Simply confessing Christ as Lord does not earn you salvation: "Not everyone that saith unto Me, Lord, Lord, shall enter into the Kingdom of heaven; but he that doeth the will of My Father which is in Heaven" (St. Matthew 7:21). Demons are not saved, even though they have faith too: "...The devils also believe, and tremble" (St. James 2:19)--and even confess Christ: "A certain damsel possessed with a spirit of divination met us, which brought her masters much gain by soothsaying. The same followed Saint Paul and us, and cried, saying, 'These men are the servants of the most high God, which shew unto us the way of salvation" (Acts 16:16-17).

Repentance is a Necessary Condition of One's Personal Salvation

Thus faith is only the beginning. "Faith only reveals to one of the truth that for his prior sins God will not punish him, that, on the opposite, He is ready to accept him and pardon him and recognize him as His son. But this...only clears for one the path to God but does not do anything with him. Before that he was afraid to turn to God, but now he got to know God and stopped fearing Him, and, on the opposite, grew to love Him. But he is still the same man. It is necessary for him not just to begin loving God but actively, really turn to Him."

In order to believe truly, it is necessary for one to understand the magnitude of his sins forgiven by God, to realize that he is a sinner worthy of death. One can only have true love for God when he realizes the true horror of his sins that God forgave him for free. This state--repentance--can even called "the beginning of faith." Without judging himself, one will not ask God for forgiveness--and without asking for forgiveness one will not receive it and thus will not be saved. One's return to God starts with repentance. Seeing it, God, like the father in the parable of prodigal son, runs to meet us: "when he was yet a great way off, his father saw him, and had compassion, and ran, and fell on his neck, and kissed him" (St. Luke 15:20).

Faith accompanied by repentance--"the faith of the Wise Thief"--is thus the true faith that saves. Christ expects repentance from His followers: "I am not come to call the righteous, but sinners to repentance" (St. Matthew 9:13). And He makes it clear that the possibility of one's salvation is tied to his repentance: "The time is fulfilled, and the Kingdom of God is at hand: repent ye, and believe the gospel" (St. Mark 1:15). "Remember therefore from whence thou art fallen, and repent, and do the first works; or else I will come unto thee quickly, and will remove thy candlestick out of his place, except thou repent" (Revelation 2:5). Furthermore, resistance to the Truth once it is known to one--that is, the lack of repentance--is something with which salvation becomes impossible: "All manner of sin and blasphemy shall be forgiven unto men: but the blasphemy against the Holy Spirit shall not be forgiven unto men" (St. Matthew 12:31).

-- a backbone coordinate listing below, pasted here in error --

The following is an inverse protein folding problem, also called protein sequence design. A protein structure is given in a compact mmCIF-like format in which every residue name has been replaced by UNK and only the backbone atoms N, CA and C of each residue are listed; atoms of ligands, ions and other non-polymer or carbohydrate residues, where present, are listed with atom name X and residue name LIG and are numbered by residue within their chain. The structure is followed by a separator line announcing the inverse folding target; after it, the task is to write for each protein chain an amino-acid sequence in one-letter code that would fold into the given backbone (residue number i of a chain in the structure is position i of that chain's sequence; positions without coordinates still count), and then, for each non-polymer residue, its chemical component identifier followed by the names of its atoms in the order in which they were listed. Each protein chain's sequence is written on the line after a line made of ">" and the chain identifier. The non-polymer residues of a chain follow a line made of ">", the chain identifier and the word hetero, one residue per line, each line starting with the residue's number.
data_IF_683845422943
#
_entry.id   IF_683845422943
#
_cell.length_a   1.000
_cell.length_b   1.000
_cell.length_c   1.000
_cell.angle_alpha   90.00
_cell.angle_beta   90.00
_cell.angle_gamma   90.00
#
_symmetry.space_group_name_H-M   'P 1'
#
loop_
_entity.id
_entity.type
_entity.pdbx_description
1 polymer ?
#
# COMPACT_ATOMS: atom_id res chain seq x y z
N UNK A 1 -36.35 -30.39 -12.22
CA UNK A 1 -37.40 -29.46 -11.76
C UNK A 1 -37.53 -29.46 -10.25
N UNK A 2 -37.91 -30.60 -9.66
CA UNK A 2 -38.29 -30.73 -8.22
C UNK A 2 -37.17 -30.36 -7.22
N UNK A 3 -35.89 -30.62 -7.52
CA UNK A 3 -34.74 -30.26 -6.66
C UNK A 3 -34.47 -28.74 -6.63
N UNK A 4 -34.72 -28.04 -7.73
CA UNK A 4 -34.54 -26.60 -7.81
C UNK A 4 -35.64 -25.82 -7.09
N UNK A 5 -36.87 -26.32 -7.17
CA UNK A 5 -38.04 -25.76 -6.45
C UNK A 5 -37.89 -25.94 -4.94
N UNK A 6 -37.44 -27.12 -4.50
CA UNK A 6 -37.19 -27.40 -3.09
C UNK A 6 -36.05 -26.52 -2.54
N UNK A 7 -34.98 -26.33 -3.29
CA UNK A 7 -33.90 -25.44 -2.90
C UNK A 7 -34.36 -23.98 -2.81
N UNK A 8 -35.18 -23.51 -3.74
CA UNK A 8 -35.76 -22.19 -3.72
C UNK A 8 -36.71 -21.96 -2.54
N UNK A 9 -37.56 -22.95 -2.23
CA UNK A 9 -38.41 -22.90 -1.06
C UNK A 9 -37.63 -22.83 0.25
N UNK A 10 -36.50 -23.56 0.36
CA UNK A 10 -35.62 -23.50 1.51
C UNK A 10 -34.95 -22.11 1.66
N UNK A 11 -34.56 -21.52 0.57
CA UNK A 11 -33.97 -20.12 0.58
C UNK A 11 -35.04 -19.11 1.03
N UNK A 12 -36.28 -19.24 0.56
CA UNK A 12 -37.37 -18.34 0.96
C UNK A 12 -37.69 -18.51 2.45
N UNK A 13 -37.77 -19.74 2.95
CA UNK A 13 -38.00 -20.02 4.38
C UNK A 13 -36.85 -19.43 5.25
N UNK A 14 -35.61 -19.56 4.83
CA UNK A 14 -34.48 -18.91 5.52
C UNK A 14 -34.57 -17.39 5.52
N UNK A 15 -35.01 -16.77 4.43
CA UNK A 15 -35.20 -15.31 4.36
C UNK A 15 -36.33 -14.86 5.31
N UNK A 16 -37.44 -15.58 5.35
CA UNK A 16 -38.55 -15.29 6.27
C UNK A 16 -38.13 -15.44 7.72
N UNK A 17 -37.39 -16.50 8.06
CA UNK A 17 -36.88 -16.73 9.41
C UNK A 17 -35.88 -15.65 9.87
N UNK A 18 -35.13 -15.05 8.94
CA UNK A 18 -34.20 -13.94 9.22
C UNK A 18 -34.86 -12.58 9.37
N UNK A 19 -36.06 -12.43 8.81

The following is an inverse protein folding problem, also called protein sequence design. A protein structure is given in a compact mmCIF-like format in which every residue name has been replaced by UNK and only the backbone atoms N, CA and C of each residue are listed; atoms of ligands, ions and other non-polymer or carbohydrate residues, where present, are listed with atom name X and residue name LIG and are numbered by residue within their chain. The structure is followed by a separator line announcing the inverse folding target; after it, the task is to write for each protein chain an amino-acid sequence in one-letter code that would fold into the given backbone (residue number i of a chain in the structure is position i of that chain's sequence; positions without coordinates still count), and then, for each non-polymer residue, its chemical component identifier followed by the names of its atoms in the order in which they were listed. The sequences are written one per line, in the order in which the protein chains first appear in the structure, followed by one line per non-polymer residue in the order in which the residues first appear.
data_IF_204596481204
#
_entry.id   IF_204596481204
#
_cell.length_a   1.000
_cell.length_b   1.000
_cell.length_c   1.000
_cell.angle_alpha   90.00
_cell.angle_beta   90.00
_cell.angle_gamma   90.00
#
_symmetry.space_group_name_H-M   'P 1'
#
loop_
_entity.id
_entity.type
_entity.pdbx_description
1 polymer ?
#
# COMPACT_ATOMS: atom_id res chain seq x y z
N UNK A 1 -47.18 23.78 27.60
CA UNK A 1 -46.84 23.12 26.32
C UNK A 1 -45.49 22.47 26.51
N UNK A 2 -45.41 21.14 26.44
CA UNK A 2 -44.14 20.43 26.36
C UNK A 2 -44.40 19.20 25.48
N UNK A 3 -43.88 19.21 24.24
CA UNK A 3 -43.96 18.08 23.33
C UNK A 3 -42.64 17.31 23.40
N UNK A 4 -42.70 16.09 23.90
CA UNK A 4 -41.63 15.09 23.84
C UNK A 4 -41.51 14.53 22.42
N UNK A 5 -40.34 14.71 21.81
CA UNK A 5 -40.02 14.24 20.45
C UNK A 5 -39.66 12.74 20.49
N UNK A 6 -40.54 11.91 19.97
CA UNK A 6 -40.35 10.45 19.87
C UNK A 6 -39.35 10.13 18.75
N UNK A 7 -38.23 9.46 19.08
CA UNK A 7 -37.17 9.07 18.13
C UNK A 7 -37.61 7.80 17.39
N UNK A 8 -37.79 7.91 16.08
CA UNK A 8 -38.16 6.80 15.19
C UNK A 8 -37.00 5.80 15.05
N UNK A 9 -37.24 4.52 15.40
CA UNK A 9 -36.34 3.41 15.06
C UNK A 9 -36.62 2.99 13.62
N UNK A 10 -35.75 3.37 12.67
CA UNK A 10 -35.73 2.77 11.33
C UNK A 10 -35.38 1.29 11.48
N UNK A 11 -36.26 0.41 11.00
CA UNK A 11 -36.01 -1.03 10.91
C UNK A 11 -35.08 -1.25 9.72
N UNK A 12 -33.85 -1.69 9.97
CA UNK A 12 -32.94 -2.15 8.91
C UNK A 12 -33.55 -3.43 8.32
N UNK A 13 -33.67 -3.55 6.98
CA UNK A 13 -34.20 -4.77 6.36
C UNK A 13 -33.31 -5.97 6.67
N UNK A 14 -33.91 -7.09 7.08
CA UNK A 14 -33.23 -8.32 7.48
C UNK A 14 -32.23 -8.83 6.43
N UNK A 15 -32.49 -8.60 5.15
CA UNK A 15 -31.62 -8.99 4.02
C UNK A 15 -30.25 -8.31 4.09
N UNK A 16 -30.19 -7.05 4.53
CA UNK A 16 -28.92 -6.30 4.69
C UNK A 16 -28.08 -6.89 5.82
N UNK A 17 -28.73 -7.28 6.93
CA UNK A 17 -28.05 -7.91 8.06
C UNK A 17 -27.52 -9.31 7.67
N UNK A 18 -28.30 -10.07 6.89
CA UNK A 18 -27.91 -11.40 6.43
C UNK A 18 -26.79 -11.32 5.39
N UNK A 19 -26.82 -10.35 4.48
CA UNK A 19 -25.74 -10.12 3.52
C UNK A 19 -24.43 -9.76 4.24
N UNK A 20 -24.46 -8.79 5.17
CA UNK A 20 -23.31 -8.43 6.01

True repentance--the ability to see the depth of one's sins--is the foundation of the entire "building" of Christian life, which is humility ("Blessed are the poor in spirit..."), the realization that one cannot rid himself of his sins without Christ. The Holy Fathers agree on the primacy of humility in one's spiritual life. We can note here that Adam had all gifts of God but he did not have experience of humility.




Praised by the heavenly powers with hymns that are never silent and doxologies that never cease, fill our lips with praise of You, that we may fitly magnify Your Holy Name. And grant us a portion and share with all who truly fear You and keep your commandments; at the intercession of the Holy Theotokos and of all the Saints.

For You are our God, a God Who shows mercy and saves, and to You we offer up glory, to the Father and to the Son and to the Holy Spirit, now and ever and unto ages of ages. Amen.


"Glory Be To GOD For All Things!"--Saint John Chrysostom


With sincere agape in His Holy Diakonia,
The sinner and unworthy servant of God

+Father George